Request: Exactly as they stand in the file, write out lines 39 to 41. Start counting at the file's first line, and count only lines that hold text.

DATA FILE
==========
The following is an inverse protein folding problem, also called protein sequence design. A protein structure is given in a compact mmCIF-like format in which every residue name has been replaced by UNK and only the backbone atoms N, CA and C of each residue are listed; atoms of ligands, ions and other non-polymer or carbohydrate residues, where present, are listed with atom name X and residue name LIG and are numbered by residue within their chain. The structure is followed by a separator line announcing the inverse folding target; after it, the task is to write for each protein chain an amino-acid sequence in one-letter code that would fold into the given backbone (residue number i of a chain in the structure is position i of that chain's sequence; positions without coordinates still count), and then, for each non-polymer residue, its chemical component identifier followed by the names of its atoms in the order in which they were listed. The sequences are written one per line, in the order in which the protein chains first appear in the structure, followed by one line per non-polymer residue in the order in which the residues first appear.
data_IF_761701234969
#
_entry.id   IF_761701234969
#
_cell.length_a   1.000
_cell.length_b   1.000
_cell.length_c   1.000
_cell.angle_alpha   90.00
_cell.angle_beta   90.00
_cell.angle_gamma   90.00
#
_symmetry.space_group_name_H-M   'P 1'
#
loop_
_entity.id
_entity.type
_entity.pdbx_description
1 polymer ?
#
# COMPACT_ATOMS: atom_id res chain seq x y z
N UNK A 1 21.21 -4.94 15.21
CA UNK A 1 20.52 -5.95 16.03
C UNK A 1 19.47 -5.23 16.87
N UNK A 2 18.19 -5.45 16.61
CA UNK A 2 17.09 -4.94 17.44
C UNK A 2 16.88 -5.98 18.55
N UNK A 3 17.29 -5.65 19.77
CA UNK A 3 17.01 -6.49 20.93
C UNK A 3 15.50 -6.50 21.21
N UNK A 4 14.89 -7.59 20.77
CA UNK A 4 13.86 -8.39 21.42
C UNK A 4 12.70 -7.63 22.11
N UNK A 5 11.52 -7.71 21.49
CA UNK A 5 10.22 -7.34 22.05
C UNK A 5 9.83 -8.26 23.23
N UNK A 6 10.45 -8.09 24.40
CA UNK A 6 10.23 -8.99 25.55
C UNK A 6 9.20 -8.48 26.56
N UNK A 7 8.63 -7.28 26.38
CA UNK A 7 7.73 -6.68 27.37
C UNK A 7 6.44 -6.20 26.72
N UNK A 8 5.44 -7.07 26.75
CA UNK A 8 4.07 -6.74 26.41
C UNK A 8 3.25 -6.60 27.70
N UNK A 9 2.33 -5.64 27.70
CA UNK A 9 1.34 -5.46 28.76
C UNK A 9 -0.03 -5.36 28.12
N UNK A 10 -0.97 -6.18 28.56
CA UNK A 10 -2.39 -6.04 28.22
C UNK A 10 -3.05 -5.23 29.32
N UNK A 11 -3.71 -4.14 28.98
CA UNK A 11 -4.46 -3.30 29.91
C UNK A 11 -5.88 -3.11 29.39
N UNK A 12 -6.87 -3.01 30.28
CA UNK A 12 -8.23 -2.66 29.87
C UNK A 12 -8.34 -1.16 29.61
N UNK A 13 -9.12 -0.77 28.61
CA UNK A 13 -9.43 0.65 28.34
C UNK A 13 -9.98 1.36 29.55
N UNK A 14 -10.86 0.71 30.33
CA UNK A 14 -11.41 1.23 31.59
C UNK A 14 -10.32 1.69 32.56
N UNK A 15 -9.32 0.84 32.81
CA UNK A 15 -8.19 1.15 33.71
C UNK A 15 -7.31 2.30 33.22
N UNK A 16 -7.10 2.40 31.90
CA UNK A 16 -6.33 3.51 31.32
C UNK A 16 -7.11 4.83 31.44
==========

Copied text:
C UNK A 6 9.20 -8.48 26.56
N UNK A 7 8.63 -7.28 26.38
CA UNK A 7 7.73 -6.68 27.37